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JAMA Study: Performance Measures Neglect Health Care Overuse

Authors recommend ‘Goldilocks approach’ to care

Clinical performance measures –– quality indicators used to evaluate and motivate health care providers' performance –– have taken center stage in efforts to improve quality in health care on a national level, according to an article on News-Medical.net.

Lead author Erika Newton, MD, MPH, of Stony Brook Medicine and her colleagues examined 16 national collections of performance measures in widespread use, defined as those in major national measure programs or clearinghouses, such as the National Quality Forum. They found that more than 90% of 521 outpatient measures targeted underuse of care and that only 7% addressed overuse of care. Their study was published online in JAMA Internal Medicine.

 “Our findings suggest that, by focusing almost single-mindedly on identifying and penalizing underuse, current outpatient performance measures may well foster a culture of ‘more is better’ ─ and inadvertently encourage overuse of care,” Newton said.

On a positive note, the authors concluded that although the current system of clinical performance measurement may be significantly slanted toward measuring whether patients are receiving “enough” care, performance measurement is nonetheless “well positioned to address both underuse and overuse,” particularly if policymakers actively monitor the aggregate effects.

They added that the development and implementation of measure collections ─ or individual measures themselves ─ that address both underuse and overuse of care could represent a “Goldilocks approach to performance measurement [that] could encourage clinicians and institutions to target a balance of care that is just right.”Clinical performance measures - quality indicators used to evaluate and motivate health care providers' performance - have taken center stage in efforts to improve quality in health care on a national level. Lead author Erika Newton, MD,MPH, Clinical Assistant Professor of Emergency Medicine at Stony Brook Medicine, and Brenda Sirovich, MD,MS, of the Outcomes Group, VA Medical Center, White River Junction, VT, and the Dartmouth Institute, and colleagues examined 16 national collections of performance measures and found that more than 90 percent of 521 outpatient measures targeted underuse of care and only 7 percent addressed overuse of care. Their findings are reported in the online first edition of JAMA-Internal Medicine.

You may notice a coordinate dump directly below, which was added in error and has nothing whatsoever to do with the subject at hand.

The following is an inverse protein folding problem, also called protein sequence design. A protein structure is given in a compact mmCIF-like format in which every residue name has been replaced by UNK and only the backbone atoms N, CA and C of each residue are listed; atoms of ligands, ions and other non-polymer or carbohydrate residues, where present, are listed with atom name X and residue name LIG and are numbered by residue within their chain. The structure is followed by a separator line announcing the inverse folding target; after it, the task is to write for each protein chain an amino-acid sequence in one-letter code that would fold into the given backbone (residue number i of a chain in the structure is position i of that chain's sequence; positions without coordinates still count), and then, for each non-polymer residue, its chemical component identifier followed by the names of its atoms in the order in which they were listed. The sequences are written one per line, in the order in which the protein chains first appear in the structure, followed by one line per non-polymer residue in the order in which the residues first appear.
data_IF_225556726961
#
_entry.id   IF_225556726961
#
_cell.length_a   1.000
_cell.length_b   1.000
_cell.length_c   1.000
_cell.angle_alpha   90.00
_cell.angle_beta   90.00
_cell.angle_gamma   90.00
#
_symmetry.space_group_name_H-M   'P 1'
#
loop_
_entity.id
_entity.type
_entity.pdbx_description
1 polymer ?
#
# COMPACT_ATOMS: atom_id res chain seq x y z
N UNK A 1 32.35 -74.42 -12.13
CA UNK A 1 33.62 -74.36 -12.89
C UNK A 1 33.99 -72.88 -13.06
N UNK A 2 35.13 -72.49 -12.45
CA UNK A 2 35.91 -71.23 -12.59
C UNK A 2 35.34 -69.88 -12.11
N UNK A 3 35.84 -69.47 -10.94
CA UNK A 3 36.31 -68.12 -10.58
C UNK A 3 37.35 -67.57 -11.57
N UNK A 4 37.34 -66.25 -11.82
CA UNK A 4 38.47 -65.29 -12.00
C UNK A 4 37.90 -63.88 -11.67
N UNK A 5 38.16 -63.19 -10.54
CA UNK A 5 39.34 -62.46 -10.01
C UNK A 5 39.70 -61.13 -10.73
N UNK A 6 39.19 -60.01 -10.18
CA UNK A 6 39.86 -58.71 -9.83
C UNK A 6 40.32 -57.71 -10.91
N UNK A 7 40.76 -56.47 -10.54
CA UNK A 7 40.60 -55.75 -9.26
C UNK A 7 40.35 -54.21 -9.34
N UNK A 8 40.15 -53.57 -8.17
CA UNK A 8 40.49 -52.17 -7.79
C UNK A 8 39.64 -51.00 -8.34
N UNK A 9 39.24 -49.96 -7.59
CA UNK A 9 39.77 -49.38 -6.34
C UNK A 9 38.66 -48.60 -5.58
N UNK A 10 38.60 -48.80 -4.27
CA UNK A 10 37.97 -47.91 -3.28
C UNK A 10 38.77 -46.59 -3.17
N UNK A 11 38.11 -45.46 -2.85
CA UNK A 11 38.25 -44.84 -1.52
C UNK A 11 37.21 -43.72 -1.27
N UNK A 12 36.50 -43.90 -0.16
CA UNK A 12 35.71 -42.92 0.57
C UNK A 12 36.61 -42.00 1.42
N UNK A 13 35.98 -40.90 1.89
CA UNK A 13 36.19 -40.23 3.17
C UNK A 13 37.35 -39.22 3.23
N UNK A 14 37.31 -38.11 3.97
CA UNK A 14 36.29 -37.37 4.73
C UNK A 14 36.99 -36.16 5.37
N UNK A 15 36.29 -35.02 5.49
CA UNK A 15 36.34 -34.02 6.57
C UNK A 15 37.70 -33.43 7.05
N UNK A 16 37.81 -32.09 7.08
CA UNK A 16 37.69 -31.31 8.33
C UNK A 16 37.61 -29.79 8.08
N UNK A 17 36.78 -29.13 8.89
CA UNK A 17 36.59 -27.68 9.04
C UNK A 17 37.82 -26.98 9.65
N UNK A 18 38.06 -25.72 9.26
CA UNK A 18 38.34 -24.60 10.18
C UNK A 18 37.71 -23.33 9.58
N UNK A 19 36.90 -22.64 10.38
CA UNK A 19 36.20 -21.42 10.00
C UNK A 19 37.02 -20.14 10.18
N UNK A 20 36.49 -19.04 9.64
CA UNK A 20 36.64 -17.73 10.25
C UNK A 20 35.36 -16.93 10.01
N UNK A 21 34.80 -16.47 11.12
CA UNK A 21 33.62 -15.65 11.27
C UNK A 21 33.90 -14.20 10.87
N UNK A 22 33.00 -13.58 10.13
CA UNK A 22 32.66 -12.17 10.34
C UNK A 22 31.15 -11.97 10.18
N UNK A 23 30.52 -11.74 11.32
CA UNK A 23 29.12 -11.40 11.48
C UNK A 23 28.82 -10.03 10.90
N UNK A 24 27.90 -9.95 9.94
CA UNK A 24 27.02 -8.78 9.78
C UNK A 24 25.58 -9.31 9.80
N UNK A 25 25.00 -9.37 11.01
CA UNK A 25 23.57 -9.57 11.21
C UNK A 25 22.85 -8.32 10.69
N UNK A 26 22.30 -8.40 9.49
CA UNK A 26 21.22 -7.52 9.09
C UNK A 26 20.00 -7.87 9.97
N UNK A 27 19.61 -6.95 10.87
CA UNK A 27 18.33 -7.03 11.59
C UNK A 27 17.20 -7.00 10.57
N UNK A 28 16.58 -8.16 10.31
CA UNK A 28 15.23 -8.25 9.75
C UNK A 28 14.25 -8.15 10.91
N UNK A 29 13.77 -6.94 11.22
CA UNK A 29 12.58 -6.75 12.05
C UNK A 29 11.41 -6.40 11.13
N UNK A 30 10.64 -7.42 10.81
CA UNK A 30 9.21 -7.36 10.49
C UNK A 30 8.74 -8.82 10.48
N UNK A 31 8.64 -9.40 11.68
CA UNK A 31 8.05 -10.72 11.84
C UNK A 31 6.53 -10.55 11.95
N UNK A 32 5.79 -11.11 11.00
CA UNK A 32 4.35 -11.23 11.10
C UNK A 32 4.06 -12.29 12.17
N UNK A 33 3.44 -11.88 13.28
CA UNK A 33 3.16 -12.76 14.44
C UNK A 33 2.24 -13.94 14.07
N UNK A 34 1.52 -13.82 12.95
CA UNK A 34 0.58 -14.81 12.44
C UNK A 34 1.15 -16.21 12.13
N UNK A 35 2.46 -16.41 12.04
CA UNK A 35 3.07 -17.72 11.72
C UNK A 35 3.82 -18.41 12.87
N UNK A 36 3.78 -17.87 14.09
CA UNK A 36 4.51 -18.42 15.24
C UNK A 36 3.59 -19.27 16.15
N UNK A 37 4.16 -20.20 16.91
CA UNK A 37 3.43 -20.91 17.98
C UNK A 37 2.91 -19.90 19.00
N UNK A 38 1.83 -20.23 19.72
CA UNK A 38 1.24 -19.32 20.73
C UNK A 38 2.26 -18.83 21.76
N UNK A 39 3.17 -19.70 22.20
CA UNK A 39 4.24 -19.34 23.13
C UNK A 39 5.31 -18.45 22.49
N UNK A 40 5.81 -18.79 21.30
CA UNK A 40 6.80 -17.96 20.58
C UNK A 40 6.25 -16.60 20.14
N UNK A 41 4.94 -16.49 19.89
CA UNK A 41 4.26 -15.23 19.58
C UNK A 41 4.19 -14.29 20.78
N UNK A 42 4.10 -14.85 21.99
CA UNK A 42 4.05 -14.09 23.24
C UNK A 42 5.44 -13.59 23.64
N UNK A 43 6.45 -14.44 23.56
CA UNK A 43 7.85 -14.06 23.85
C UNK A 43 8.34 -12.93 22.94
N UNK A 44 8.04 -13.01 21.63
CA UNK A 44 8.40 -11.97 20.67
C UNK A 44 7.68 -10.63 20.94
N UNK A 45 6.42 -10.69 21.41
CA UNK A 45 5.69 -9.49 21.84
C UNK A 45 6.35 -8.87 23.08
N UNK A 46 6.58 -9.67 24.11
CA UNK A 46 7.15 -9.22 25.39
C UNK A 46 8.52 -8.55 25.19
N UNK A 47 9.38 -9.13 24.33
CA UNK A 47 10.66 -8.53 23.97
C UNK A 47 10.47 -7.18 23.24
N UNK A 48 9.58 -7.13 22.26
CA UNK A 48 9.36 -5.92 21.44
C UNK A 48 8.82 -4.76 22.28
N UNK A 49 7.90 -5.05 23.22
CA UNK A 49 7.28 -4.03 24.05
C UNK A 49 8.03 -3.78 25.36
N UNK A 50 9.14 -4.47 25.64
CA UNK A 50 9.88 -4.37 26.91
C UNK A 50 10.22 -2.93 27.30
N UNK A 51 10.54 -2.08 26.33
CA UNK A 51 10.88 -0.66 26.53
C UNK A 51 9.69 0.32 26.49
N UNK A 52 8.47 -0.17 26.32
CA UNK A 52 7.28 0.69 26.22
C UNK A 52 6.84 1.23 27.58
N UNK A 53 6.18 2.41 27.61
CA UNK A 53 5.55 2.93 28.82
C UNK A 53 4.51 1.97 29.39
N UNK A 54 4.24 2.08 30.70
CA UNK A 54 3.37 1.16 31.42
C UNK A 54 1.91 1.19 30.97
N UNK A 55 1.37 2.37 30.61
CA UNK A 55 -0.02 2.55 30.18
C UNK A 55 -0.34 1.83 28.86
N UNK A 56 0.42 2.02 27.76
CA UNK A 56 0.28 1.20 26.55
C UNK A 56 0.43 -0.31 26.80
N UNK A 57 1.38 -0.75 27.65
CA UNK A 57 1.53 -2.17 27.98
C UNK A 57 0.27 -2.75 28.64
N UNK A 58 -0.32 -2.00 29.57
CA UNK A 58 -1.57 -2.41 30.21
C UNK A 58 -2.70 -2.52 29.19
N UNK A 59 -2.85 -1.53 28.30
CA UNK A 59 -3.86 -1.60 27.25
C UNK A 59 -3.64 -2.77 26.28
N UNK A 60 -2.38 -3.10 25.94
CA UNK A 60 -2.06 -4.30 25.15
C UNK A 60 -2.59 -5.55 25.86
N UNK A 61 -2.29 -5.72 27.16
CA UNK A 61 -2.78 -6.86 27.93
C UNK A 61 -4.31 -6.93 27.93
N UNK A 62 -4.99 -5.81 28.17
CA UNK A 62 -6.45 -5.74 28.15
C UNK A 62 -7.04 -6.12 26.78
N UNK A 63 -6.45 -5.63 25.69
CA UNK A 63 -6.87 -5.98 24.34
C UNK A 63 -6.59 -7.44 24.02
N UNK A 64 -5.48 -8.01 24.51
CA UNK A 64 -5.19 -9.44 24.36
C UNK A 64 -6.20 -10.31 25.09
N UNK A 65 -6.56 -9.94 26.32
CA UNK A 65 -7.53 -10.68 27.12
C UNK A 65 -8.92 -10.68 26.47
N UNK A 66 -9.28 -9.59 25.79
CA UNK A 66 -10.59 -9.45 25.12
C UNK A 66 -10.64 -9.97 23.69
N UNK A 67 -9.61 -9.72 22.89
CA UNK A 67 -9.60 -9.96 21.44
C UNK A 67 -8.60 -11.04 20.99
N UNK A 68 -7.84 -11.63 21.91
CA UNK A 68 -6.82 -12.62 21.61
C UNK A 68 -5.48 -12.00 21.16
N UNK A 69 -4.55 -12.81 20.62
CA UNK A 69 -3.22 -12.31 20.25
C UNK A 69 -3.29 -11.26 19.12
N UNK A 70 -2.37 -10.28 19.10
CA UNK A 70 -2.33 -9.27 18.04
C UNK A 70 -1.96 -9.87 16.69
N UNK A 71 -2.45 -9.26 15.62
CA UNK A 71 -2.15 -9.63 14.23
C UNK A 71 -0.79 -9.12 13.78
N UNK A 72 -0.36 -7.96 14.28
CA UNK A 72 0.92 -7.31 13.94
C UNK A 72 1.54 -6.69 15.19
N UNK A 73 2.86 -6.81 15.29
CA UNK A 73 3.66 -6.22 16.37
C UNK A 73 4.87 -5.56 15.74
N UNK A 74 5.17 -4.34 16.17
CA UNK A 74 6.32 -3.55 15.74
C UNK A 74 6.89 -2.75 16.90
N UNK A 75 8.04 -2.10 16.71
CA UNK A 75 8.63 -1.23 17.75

Previous research on care overuse has analyzed demographics and causes. For example, research earlier this year found that while race and ethnicity do not correlate with overuse of care, heavy concentrations of overuse exist among white patients, FierceHealthcare previously reported. Reinforcing the concerns expressed in the new JAMA paper, however, the researchers noted that the low quality and relative rarity of existing research on the topic made it difficult to draw conclusions.

Meanwhile, a February study indicated that overuse occurs in response to patient requests only 1% of the time, suggesting poor communication between patients and providers may be the driving factor, according to FiercePracticeManagement.

Sources: FierceHealthcare; August 12, 2015; News-Medical.net; August 11, 2015; and JAMA Internal Medicine; August 10, 2015.

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